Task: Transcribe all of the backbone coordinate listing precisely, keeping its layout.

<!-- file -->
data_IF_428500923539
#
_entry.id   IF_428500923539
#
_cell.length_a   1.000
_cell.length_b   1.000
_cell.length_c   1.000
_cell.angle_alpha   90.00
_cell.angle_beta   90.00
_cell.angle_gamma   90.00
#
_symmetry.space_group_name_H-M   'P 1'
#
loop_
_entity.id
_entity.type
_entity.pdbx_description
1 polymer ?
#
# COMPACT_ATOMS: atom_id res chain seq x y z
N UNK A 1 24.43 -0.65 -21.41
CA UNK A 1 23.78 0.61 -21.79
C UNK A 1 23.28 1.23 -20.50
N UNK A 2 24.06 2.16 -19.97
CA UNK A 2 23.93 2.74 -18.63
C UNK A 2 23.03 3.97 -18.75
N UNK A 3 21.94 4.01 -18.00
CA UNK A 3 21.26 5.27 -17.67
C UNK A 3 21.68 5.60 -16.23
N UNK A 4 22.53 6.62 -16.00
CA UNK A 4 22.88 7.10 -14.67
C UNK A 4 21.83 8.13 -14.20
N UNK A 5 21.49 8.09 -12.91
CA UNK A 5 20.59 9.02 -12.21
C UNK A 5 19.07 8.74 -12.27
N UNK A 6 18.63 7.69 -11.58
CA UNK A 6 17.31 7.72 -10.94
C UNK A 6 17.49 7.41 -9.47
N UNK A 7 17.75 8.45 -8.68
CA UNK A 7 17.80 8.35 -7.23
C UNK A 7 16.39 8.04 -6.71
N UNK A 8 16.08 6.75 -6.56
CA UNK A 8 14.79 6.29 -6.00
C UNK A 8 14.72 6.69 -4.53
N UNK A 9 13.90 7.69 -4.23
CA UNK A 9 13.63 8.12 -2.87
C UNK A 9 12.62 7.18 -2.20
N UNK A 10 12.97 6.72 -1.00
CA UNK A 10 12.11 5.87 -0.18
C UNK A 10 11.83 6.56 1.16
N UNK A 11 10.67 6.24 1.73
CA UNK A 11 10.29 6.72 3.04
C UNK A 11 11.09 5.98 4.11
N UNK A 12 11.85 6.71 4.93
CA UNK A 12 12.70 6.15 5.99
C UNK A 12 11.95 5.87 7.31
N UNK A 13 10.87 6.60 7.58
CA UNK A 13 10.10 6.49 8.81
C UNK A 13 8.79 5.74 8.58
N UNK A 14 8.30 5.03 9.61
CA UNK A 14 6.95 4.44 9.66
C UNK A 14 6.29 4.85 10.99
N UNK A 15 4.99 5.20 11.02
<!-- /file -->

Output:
data_IF_428500923539
#
_entry.id   IF_428500923539
#
_cell.length_a   1.000
_cell.length_b   1.000
_cell.length_c   1.000
_cell.angle_alpha   90.00
_cell.angle_beta   90.00
_cell.angle_gamma   90.00
#
_symmetry.space_group_name_H-M   'P 1'
#
loop_
_entity.id
_entity.type
_entity.pdbx_description
1 polymer ?
#
# COMPACT_ATOMS: atom_id res chain seq x y z
N UNK A 1 24.43 -0.65 -21.41
CA UNK A 1 23.78 0.61 -21.79
C UNK A 1 23.28 1.23 -20.50
N UNK A 2 24.06 2.16 -19.97
CA UNK A 2 23.93 2.74 -18.63
C UNK A 2 23.03 3.97 -18.75
N UNK A 3 21.94 4.01 -18.00
CA UNK A 3 21.26 5.27 -17.67
C UNK A 3 21.68 5.60 -16.23
N UNK A 4 22.53 6.62 -16.00
CA UNK A 4 22.88 7.10 -14.67
C UNK A 4 21.83 8.13 -14.20
N UNK A 5 21.49 8.09 -12.91
CA UNK A 5 20.59 9.02 -12.21
C UNK A 5 19.07 8.74 -12.27
N UNK A 6 18.63 7.69 -11.58
CA UNK A 6 17.31 7.72 -10.94
C UNK A 6 17.49 7.41 -9.47
N UNK A 7 17.75 8.45 -8.68
CA UNK A 7 17.80 8.35 -7.23
C UNK A 7 16.39 8.04 -6.71
N UNK A 8 16.08 6.75 -6.56
CA UNK A 8 14.79 6.29 -6.00
C UNK A 8 14.72 6.69 -4.53
N UNK A 9 13.90 7.69 -4.23
CA UNK A 9 13.63 8.12 -2.87
C UNK A 9 12.62 7.18 -2.20
N UNK A 10 12.97 6.72 -1.00
CA UNK A 10 12.11 5.87 -0.18
C UNK A 10 11.83 6.56 1.16
N UNK A 11 10.67 6.24 1.73
CA UNK A 11 10.29 6.72 3.04
C UNK A 11 11.09 5.98 4.11
N UNK A 12 11.85 6.71 4.93
CA UNK A 12 12.70 6.15 5.99
C UNK A 12 11.95 5.87 7.31
N UNK A 13 10.87 6.60 7.58
CA UNK A 13 10.10 6.49 8.81
C UNK A 13 8.79 5.74 8.58
N UNK A 14 8.30 5.03 9.61
CA UNK A 14 6.95 4.44 9.66
C UNK A 14 6.29 4.85 10.99
N UNK A 15 4.99 5.20 11.02